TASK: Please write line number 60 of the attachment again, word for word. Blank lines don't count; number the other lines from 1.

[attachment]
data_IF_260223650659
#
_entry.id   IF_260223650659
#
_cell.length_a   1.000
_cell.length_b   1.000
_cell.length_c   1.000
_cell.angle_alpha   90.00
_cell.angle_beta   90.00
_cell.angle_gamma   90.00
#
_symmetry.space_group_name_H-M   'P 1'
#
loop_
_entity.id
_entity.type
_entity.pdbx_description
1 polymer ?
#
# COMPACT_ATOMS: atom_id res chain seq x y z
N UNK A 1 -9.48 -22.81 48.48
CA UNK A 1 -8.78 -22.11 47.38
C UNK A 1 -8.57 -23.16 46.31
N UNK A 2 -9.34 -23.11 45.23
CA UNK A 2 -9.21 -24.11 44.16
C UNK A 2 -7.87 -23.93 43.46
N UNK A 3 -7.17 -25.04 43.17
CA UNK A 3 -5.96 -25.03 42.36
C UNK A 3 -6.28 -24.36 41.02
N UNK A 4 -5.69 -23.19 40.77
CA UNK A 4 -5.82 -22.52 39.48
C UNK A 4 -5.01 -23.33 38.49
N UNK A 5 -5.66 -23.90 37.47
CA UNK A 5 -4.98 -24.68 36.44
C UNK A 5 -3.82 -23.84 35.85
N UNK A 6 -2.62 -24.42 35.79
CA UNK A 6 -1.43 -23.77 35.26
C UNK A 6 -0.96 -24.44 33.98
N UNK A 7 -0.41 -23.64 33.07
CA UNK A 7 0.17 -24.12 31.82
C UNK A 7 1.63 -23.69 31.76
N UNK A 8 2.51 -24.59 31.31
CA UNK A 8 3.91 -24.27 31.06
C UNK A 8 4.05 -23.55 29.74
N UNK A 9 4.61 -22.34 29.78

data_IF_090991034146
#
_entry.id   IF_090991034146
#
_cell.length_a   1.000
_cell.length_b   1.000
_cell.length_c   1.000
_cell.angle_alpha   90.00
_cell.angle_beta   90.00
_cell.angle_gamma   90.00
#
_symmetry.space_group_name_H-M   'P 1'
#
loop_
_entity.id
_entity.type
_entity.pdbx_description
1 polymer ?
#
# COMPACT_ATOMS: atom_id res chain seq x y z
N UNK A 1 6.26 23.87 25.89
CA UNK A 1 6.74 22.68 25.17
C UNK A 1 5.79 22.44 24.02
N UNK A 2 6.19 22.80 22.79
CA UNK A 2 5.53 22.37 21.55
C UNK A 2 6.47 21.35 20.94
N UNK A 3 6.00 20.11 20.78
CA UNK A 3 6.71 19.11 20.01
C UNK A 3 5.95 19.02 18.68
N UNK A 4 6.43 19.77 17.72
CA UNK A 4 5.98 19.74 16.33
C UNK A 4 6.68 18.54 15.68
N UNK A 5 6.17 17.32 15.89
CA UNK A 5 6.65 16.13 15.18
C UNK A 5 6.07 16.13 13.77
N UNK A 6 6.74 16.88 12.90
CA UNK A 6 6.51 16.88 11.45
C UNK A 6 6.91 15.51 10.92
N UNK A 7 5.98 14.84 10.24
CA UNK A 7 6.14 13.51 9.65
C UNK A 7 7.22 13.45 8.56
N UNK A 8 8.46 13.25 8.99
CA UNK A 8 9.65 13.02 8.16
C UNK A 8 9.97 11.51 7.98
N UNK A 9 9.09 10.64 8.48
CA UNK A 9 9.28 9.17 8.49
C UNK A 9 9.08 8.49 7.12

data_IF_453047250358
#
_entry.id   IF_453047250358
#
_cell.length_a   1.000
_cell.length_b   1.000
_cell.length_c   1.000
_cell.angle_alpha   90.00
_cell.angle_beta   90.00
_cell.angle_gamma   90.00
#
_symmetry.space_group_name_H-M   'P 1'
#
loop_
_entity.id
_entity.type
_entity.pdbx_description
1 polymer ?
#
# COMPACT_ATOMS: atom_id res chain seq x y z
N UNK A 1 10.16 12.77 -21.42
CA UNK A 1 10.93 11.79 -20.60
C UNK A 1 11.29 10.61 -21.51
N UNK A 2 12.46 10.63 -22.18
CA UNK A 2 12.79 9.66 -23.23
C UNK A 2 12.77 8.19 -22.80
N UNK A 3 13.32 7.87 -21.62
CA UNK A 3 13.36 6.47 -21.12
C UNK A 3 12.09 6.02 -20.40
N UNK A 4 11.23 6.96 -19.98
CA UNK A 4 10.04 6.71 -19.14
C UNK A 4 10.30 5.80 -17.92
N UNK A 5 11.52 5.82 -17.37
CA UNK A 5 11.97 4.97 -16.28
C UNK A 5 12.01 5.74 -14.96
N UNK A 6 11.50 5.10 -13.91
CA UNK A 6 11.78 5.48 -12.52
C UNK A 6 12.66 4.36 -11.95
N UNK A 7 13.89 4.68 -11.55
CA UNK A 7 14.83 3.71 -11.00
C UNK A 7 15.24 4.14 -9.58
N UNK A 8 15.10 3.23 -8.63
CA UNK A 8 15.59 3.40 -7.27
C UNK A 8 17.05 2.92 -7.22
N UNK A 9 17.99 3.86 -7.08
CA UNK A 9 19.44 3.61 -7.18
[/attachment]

_entity.id